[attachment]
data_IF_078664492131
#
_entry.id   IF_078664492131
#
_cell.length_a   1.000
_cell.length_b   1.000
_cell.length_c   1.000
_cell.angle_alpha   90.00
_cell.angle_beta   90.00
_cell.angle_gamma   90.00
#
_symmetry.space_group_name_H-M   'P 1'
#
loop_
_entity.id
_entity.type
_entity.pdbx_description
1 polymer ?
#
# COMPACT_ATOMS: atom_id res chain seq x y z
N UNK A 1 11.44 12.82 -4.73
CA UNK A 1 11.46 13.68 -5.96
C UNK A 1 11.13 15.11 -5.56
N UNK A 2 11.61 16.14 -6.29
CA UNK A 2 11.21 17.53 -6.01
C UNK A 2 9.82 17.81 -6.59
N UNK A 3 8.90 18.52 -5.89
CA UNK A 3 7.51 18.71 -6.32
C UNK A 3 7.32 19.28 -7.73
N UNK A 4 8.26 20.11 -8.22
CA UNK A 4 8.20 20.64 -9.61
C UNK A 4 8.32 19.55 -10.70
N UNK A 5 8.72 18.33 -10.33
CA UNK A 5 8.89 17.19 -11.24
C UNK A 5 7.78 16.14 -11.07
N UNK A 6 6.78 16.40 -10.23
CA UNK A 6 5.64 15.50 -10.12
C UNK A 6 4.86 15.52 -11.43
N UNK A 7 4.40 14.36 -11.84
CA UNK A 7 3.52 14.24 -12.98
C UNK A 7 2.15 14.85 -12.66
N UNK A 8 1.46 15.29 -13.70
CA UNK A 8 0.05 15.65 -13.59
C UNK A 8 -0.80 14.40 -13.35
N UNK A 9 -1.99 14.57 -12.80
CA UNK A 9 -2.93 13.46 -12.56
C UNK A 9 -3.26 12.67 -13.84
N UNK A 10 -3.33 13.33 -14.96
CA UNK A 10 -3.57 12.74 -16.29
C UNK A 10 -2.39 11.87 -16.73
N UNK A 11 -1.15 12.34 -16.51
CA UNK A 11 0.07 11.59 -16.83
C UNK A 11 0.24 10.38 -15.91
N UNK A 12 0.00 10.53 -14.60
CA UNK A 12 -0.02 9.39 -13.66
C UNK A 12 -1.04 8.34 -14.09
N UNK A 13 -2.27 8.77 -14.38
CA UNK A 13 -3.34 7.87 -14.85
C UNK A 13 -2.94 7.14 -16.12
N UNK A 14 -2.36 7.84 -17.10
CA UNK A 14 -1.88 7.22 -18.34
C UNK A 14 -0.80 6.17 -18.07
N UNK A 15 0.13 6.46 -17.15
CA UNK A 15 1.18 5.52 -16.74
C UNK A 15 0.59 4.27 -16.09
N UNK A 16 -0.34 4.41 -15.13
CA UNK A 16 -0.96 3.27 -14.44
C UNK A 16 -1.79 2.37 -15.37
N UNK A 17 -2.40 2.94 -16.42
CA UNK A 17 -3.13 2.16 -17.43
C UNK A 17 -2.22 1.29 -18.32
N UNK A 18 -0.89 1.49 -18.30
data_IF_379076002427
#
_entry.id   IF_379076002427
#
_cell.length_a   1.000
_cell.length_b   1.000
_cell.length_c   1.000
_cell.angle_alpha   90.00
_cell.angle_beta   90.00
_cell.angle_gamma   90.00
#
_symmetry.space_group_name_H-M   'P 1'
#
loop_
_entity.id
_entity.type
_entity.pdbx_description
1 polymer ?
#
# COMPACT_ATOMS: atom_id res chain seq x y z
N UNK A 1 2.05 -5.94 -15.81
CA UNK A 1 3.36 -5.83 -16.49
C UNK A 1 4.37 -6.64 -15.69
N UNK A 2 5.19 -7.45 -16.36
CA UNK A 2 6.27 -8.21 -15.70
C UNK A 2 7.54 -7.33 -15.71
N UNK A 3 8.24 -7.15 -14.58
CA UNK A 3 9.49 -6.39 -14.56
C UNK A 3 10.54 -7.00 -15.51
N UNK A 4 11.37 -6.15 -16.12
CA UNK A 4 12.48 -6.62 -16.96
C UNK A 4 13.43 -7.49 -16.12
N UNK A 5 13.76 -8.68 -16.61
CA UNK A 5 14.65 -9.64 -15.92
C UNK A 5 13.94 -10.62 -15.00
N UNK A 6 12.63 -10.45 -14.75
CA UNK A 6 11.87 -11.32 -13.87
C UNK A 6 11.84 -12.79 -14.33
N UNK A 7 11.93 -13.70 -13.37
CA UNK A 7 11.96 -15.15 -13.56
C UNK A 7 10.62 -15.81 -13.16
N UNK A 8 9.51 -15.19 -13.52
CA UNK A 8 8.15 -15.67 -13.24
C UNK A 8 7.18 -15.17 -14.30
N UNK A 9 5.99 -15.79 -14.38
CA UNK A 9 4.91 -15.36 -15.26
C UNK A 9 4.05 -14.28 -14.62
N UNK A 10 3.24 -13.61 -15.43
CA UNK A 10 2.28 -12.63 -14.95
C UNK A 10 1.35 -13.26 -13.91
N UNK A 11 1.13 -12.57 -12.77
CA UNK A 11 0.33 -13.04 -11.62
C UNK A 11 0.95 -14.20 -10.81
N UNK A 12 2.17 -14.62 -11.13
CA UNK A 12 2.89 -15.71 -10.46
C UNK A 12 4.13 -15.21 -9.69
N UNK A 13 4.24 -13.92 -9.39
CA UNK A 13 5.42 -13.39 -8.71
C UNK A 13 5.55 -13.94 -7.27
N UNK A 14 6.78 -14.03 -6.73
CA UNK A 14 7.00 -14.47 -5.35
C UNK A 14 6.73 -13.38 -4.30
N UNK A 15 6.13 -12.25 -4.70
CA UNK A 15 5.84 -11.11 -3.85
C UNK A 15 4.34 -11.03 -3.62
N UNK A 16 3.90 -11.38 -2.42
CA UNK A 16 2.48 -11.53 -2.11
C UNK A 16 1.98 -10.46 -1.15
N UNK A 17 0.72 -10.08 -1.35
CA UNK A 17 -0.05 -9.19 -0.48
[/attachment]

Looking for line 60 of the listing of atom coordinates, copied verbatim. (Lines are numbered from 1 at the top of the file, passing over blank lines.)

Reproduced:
N UNK A 14 -2.36 7.84 -17.10